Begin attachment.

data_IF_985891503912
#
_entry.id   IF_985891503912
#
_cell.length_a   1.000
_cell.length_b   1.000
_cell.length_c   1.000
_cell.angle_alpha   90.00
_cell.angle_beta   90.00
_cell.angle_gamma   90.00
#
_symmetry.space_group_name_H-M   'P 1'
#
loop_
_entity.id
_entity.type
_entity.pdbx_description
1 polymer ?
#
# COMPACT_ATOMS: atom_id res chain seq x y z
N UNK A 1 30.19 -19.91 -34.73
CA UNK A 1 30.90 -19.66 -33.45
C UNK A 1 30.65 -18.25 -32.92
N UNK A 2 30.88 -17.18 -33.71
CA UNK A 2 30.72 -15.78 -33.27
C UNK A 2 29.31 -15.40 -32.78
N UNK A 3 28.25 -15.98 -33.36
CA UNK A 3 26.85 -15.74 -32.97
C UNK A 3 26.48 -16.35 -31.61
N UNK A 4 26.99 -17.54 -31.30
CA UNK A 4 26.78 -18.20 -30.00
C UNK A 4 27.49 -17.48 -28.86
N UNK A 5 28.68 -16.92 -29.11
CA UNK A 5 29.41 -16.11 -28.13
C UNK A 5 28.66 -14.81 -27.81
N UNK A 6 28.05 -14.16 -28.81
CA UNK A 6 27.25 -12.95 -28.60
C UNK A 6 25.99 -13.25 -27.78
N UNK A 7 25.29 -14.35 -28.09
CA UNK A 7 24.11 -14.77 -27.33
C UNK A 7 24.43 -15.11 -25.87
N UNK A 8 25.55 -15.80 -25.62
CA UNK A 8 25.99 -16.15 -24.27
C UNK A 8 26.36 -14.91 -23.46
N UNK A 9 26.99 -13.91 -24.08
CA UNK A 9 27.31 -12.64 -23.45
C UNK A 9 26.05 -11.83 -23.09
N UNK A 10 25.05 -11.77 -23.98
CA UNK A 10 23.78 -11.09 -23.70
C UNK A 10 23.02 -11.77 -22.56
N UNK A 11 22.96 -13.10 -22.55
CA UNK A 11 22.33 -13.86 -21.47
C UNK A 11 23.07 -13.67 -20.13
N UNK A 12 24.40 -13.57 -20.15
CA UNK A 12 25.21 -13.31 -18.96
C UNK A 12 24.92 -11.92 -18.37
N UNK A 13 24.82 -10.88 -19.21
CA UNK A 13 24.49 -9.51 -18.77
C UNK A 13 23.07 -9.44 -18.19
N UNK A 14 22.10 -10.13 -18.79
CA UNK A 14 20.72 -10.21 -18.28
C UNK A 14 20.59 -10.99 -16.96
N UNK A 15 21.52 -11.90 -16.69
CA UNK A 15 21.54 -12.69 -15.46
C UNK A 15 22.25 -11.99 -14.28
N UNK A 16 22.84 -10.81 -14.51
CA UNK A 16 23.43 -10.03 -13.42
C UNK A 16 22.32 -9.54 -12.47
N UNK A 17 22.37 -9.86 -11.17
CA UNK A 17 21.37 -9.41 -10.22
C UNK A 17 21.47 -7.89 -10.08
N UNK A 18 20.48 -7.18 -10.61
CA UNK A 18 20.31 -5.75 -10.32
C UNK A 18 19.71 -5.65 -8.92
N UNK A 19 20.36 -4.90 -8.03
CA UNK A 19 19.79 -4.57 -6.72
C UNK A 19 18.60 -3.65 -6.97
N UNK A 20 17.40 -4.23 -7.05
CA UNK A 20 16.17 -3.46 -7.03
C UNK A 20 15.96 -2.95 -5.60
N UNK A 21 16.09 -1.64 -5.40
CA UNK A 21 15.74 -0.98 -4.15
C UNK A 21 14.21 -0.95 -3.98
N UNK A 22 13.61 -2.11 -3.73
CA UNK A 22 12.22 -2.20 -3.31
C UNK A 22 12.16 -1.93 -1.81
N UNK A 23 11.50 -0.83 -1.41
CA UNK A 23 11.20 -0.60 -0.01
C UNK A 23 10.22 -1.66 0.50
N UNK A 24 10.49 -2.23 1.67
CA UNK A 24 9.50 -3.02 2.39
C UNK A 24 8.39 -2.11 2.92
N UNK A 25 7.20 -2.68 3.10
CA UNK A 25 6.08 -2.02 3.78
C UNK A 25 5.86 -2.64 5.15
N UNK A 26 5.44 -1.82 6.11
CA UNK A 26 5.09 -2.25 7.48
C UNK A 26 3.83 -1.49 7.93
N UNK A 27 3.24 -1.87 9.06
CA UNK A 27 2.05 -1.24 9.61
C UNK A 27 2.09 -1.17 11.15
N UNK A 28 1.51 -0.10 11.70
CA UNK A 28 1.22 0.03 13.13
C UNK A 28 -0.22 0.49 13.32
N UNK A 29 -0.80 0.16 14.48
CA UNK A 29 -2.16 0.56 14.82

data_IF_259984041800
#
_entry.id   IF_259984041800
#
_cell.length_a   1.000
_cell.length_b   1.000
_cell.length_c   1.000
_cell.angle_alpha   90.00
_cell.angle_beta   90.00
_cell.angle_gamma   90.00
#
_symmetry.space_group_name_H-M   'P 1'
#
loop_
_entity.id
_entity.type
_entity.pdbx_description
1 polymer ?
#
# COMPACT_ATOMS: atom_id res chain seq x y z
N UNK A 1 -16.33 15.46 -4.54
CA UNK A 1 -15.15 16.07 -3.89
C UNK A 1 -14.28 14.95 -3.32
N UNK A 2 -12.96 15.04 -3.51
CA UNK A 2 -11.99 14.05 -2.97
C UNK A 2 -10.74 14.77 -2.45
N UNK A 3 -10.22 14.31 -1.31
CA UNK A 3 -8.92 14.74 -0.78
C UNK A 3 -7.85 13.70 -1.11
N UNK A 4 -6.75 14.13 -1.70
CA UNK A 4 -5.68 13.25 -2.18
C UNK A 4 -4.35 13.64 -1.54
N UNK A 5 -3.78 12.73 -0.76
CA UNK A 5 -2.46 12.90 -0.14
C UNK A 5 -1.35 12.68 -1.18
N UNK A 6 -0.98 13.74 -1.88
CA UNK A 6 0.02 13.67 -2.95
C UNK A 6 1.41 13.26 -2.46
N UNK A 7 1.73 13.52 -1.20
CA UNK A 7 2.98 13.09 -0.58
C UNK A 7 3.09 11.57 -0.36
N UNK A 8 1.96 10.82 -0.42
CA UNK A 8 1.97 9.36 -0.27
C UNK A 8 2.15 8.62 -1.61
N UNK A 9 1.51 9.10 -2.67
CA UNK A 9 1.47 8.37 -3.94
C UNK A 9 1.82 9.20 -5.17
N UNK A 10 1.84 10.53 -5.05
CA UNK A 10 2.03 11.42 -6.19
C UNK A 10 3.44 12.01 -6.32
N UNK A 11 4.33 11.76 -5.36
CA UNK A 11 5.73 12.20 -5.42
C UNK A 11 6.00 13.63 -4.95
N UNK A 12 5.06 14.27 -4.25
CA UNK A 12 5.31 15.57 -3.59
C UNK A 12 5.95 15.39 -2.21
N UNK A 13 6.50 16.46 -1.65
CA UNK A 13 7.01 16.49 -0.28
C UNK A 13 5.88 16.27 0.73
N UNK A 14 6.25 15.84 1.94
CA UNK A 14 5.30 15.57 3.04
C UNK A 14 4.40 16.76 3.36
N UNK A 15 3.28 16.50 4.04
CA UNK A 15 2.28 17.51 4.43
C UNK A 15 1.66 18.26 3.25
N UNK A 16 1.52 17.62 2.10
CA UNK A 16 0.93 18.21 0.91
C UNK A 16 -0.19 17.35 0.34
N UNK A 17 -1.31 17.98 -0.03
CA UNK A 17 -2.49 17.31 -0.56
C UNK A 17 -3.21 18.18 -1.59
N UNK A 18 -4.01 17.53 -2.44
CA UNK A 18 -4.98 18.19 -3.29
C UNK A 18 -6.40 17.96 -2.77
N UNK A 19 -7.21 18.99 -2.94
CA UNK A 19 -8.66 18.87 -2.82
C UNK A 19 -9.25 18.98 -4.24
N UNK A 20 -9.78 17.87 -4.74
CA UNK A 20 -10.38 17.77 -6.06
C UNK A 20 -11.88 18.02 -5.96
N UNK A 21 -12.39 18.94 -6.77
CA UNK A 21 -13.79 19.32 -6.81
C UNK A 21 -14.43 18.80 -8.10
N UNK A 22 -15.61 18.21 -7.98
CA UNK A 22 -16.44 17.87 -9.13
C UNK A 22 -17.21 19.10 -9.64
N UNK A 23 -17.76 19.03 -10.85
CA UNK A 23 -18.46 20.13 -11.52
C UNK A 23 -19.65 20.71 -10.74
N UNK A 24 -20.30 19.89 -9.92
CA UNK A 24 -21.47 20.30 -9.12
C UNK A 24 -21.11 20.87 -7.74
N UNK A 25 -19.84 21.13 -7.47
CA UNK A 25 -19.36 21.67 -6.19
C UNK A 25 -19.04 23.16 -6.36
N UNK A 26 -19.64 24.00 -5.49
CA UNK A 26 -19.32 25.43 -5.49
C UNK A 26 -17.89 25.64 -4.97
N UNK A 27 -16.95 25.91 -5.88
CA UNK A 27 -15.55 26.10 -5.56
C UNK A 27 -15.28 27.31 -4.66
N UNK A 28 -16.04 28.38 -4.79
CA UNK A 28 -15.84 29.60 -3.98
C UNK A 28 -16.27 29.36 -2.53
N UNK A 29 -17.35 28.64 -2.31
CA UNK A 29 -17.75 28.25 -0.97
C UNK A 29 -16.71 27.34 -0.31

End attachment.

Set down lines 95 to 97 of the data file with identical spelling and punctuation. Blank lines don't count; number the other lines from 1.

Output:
C UNK A 25 5.86 -2.64 5.15
N UNK A 26 5.44 -1.82 6.11
CA UNK A 26 5.09 -2.25 7.48